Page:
Thailand needs a single voice to communicate with the outside world about the flooding and other crises in the country. This is the view of a high-level panel discussion held today in Bangkok as part of PATA’s quarterly lunch meeting.
The three-man panel of TAT Governor Suraphon Sevtasreni, Deputy Permanent Secretary of Thailand’s Ministry of Tourism & Sport Seksan Narkwong, and PATA CEO Martin Craigs, faced an audience of industry stakeholders from both the private and public sectors, as well as representative from the World Bank, to discuss the response to the recent flooding crisis in Bangkok.
While international media has been criticised for what many in Thailand believe to be sensationalist reporting of the floods, Suraphon said that the country needed to communicate better with the press, in order to get the right message out to the public.
“The media are only doing their job, but it’s important for us to be familiar with communication. We need to give the right information, and speak with a single voice,” the governor said.
PATA’s Craigs agreed. Referring to the damaging pictures of floodwaters engulfing Bangkok’s second airport, Don Meuang, he told the audience how a news anchor he had met in Hong Kong asked him when Bangkok airport was reopening. “If the news people don’t know, how are the general public supposed to know?” Craigs asked.
While all parties agreed that Thailand needed to convey its message with a single voice, there appeared to be some doubt about whose voice it should be. Seksan said he believed that the TAT, which operates as a unit of the Ministry of Tourism & Sports, should be that voice, as the tourism board “has the experience and global network”. Governor Suraphon however, suggested that the government needed to take charge, and convey its message to all necessary bodies.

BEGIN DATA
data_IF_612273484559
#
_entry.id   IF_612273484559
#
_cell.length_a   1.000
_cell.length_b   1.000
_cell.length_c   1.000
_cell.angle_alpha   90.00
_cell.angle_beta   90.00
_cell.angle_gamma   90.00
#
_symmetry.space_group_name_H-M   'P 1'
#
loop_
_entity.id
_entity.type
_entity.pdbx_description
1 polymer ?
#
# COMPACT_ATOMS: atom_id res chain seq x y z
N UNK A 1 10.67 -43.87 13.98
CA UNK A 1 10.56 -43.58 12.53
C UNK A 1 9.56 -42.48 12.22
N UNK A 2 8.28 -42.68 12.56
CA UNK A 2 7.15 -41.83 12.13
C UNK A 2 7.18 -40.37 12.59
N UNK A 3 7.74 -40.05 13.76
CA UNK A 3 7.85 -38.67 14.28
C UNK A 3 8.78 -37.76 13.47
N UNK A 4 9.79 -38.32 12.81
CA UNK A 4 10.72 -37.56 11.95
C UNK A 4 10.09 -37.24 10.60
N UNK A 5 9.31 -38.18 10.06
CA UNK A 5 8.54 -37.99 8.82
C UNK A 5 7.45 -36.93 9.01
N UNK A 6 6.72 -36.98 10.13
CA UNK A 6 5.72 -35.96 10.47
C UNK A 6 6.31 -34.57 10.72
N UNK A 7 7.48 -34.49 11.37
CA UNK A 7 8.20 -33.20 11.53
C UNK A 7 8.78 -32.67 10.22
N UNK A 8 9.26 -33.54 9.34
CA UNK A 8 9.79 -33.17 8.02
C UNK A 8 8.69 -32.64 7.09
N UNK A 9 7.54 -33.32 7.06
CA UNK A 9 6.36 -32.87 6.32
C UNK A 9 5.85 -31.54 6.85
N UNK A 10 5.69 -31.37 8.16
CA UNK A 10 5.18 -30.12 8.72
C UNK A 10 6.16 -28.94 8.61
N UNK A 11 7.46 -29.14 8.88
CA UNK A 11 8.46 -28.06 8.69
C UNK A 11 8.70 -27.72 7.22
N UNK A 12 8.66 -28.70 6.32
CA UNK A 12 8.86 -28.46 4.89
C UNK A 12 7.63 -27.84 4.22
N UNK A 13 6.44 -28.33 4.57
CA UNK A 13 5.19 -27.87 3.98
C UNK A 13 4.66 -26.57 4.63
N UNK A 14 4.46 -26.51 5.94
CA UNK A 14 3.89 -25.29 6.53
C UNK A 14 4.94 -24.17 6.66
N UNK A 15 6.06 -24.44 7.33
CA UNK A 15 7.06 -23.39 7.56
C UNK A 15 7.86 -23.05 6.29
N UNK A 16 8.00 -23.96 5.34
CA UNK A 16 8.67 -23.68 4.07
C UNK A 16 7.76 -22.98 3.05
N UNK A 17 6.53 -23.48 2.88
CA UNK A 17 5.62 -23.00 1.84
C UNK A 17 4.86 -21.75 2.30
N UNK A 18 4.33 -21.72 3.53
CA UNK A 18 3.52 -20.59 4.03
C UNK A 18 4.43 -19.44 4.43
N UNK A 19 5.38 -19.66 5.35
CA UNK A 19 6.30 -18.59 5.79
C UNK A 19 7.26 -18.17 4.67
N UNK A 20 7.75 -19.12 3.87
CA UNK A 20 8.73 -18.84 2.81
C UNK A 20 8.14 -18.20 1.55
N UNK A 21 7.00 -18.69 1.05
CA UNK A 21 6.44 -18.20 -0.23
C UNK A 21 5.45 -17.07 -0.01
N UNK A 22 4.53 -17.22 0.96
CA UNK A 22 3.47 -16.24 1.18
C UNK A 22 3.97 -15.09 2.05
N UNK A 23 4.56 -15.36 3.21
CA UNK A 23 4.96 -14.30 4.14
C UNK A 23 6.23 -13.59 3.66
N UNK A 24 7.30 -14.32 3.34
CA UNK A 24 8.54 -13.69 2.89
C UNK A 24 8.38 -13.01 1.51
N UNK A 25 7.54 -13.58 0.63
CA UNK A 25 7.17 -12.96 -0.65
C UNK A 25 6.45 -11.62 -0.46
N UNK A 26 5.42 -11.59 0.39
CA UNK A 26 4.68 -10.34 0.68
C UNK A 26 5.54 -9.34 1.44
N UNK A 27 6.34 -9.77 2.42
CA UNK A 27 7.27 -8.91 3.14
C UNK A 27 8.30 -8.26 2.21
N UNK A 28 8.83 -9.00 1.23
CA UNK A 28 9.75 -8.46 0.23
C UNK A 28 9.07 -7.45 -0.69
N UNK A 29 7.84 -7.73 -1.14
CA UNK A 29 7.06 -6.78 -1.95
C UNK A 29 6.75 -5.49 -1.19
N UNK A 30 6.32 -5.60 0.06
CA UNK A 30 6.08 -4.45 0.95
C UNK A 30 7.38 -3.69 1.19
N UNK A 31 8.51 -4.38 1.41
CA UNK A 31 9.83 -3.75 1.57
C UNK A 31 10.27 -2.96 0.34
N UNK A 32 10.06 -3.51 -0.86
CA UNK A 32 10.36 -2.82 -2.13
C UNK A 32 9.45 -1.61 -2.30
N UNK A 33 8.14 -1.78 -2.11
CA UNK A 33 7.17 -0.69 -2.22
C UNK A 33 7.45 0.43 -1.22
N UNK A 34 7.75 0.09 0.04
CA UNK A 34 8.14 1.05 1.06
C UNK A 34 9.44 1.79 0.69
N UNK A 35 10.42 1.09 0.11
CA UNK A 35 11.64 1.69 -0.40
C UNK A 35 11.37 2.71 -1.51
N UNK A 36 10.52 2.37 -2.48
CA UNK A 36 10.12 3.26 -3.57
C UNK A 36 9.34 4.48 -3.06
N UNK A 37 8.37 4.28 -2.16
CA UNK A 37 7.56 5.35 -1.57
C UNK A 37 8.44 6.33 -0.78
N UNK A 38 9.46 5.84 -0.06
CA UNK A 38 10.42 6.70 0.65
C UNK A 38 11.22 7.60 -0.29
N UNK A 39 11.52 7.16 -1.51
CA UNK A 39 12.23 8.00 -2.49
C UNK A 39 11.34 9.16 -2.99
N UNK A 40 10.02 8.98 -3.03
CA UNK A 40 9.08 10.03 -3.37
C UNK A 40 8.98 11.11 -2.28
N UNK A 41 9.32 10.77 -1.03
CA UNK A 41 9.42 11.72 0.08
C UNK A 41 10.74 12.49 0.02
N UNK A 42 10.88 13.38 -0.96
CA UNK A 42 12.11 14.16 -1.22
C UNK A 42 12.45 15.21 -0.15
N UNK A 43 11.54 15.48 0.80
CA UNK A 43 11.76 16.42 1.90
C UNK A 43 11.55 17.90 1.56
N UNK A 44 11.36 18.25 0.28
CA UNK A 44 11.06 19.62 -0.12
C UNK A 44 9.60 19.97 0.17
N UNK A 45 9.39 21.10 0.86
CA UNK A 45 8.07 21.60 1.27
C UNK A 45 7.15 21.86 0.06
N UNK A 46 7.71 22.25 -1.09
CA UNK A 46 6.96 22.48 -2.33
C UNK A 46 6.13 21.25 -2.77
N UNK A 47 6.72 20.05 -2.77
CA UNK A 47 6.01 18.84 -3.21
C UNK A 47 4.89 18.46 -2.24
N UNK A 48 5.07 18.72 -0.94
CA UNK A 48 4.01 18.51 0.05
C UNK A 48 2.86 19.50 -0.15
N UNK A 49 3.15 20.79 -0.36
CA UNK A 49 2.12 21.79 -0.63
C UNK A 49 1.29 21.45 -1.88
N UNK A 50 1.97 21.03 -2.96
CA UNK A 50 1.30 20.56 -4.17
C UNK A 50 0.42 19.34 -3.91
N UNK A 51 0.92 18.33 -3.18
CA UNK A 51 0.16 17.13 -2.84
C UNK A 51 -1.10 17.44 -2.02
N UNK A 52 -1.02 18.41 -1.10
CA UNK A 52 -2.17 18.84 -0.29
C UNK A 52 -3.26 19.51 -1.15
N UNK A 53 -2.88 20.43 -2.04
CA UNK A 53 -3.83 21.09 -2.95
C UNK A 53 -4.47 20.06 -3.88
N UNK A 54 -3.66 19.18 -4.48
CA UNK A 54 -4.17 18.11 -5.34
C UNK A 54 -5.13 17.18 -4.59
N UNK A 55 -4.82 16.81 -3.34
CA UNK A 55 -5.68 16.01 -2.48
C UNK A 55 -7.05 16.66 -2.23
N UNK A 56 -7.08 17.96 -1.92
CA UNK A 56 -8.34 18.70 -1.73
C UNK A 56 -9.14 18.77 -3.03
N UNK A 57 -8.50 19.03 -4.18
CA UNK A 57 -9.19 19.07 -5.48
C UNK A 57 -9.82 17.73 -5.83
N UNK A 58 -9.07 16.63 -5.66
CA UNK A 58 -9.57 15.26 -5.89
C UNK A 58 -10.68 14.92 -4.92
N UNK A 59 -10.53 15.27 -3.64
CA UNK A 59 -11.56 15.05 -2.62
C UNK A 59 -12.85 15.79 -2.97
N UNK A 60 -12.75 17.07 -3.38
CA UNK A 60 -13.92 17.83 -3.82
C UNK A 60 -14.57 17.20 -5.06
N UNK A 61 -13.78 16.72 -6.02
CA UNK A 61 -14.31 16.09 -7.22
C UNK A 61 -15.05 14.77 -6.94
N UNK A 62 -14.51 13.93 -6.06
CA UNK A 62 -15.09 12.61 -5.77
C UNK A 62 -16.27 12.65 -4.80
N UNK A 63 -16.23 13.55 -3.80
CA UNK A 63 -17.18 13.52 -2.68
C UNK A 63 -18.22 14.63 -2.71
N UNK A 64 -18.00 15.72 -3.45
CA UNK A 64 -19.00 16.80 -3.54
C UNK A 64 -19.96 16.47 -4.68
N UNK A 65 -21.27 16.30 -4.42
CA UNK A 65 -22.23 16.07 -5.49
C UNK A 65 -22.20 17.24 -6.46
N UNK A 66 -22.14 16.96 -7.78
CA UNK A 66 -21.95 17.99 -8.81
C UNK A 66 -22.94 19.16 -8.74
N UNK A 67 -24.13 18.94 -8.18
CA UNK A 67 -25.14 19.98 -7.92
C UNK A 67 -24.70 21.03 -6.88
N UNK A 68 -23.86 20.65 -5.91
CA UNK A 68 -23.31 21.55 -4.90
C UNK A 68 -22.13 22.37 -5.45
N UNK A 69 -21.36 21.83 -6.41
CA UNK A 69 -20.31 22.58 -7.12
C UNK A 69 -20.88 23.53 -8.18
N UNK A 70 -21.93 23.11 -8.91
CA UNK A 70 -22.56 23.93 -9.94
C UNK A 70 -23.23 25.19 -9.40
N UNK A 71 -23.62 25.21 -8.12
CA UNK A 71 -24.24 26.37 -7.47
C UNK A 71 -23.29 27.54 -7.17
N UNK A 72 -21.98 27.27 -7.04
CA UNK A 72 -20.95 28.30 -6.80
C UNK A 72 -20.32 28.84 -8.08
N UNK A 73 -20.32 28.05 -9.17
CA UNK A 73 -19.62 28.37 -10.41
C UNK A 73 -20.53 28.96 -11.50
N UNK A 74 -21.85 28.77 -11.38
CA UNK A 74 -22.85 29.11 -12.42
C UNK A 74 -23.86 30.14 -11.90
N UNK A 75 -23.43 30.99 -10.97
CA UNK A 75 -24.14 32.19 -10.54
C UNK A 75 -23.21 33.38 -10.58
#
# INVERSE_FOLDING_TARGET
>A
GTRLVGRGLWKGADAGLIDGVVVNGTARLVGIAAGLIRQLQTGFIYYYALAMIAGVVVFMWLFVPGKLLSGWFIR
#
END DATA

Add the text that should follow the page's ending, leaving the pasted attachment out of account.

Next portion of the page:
“We can work with the Ministry of Foreign Affairs or the Ministry of Tourism & Sports to deliver the message,” Suraphon said. “But usually you only have one spokesperson; Thailand is different – we have a different culture involving hierarchy and structure,” he added, suggesting that the message needs to come from the very top of government.
Craigs added that Thailand could also alleviate a lot of the negative perceptions generated by the mainstream media by delivering its message via other channels, such as social media.
While the exact nature of ‘single voice’ policy remained somewhat unresolved, all parties agreed that the most important thing for Thailand is to restore confidence in the travelling public.
“This week I am confident enough to say that the worst [of the flood crisis] is over,” Suraphon said. “But a collaborative effort is now needed to restore traveller confidence.”